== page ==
PUNE: An information centre, display of native flora and fauna and treks are among the attractions at the forest department’s Mahadev Van project in Bhimashankar.

The forest department recently received Rs75 lakh from the environment ministry for the project. Officials hope to cash in on a stream of visitors to Bhimashankar with its famous Jyotirlinga temple and to boost eco-tourism to the protected area.

The plan is to spread awareness about the biodiversity-rich area which visitors otherwise throng to only for the temple, chief conservator of forests (wildlife) Pune KP Singh said. “A large number of religious tourists visit the Mahadev temple at the edge of the sanctuary. However, most are not aware of the flora and fauna within the area,” he told TOI.

“The large number of visitors will expand wildlife and eco-tourism at the sanctuary. We want tourists to know that forests are also a form of god, hence the name Mahadev (almighty) Van,” Singh added.

Every Mahashivratri, between four and five lakh tourists visit Bhimashankar. It is one of the 12 Jyotirlinga sites in the country and one of four in the state. While some walk from their home towns, many drive down as well. Some trek through a part of the forest while walking from Murbad and Karjat sides, the officer said.

When religious tourists arrive in huge numbers, authorities have to keep a close watch on Mahashviratri crowd to ensure there is no littering. This year, forest officials have begun collecting the trash left behind and supplying it to a Pune-based company to convert into poly-fuel.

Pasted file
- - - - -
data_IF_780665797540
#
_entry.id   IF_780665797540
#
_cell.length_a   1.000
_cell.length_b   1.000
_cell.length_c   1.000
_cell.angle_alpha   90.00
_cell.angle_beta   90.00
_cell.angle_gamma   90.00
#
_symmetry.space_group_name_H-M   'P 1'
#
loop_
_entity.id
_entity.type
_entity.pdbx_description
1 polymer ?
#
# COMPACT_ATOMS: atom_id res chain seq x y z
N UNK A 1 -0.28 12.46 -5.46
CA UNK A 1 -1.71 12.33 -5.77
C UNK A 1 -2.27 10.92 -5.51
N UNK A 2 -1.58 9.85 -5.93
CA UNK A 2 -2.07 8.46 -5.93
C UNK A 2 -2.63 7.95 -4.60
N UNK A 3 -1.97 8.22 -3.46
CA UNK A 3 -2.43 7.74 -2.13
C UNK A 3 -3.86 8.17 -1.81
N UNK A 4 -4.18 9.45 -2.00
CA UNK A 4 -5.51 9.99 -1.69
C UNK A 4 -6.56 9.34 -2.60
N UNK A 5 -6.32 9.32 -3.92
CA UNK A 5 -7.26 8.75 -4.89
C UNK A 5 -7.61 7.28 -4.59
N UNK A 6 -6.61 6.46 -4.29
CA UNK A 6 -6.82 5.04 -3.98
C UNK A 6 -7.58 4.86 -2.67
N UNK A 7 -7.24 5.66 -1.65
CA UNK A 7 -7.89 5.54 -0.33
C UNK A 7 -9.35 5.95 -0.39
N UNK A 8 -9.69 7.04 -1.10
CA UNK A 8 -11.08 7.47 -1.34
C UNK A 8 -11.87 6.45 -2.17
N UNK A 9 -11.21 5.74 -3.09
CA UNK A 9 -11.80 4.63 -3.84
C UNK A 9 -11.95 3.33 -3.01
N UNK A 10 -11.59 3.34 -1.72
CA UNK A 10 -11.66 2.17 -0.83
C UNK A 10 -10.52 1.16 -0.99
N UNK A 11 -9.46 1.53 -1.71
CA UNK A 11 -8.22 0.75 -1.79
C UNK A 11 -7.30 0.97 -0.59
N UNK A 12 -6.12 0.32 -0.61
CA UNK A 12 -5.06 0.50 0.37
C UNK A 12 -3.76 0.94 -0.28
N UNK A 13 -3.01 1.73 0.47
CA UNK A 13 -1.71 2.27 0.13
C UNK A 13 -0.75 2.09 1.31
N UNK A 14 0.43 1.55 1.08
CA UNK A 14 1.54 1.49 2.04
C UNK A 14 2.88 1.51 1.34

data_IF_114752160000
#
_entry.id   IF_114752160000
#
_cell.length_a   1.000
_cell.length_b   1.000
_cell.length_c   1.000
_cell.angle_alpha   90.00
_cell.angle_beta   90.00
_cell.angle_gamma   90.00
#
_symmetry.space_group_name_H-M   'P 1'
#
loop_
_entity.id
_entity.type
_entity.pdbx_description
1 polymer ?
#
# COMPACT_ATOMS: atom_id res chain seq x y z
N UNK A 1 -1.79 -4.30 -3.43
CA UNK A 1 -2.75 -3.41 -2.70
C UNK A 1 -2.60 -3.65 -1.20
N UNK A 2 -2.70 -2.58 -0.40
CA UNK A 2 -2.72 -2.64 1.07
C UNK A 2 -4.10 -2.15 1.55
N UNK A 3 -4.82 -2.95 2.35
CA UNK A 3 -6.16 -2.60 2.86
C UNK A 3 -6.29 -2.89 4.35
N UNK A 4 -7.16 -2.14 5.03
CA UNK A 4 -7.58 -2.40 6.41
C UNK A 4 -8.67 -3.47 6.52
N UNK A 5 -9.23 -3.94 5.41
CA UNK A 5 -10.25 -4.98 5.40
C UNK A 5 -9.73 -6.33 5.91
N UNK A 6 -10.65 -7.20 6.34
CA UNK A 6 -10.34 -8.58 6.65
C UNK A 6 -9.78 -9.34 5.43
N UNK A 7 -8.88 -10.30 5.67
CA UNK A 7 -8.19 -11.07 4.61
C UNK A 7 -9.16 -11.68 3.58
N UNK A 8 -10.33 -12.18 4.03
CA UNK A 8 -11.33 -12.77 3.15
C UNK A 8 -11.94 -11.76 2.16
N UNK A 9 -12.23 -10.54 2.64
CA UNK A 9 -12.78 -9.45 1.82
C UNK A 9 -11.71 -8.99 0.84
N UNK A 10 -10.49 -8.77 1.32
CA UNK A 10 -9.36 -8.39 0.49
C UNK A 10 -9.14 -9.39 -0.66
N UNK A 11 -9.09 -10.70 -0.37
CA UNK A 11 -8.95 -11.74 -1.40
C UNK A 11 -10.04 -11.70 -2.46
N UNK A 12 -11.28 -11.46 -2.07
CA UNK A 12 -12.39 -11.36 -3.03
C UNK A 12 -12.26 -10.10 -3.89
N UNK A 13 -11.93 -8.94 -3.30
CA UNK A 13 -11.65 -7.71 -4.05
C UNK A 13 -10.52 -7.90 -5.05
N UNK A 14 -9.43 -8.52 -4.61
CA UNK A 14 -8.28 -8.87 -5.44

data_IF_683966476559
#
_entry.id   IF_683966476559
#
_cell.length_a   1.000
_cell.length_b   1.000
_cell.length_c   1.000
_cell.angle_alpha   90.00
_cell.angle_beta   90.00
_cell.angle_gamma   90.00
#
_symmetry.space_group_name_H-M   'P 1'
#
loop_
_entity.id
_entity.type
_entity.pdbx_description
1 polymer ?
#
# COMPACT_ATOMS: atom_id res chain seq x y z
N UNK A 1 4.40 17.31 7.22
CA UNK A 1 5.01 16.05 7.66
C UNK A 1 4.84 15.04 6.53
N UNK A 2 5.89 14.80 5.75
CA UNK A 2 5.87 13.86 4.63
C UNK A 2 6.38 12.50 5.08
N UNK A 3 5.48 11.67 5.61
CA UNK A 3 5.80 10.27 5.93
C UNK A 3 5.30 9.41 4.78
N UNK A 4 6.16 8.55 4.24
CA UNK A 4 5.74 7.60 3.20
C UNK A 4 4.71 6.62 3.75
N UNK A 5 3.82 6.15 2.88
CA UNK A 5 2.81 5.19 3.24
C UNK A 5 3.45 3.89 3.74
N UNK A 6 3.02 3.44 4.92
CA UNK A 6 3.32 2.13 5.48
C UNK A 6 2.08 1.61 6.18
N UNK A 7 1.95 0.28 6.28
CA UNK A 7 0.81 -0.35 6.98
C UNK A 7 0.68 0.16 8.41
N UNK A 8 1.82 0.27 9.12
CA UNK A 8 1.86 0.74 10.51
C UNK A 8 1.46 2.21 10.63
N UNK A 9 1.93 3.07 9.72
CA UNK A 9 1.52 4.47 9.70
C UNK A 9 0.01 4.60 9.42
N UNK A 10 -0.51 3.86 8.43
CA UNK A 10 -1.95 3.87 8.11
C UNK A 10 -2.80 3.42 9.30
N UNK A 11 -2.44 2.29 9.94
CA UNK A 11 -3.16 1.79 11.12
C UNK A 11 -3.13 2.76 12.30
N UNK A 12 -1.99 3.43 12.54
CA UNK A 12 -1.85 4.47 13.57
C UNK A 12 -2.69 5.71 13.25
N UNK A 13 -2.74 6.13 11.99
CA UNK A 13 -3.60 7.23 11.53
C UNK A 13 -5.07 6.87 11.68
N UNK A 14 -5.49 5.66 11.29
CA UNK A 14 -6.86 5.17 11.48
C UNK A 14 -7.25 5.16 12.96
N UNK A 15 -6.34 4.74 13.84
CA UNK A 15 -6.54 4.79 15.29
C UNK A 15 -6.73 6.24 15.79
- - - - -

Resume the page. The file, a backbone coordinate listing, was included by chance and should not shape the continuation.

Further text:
“The project will begin with an information centre and display of the native flora and fauna species found in Bhimashankar. In addition, we will also arrange stays and treks and tours for the tourists. There is no new infrastructure needed as we already have two structures on the premises,” Singh said.

The novel project was proposed with an estimated cost of Rs10 crore, of which the government recently disbursed Rs75 lakh to the forest department. “We expect to see further funding in phases over the upcoming financial year,” he said. The project will not only spread awareness for conservation, but also provide employment for the residents of the 9 tribal villages located within the sanctuary, added Singh.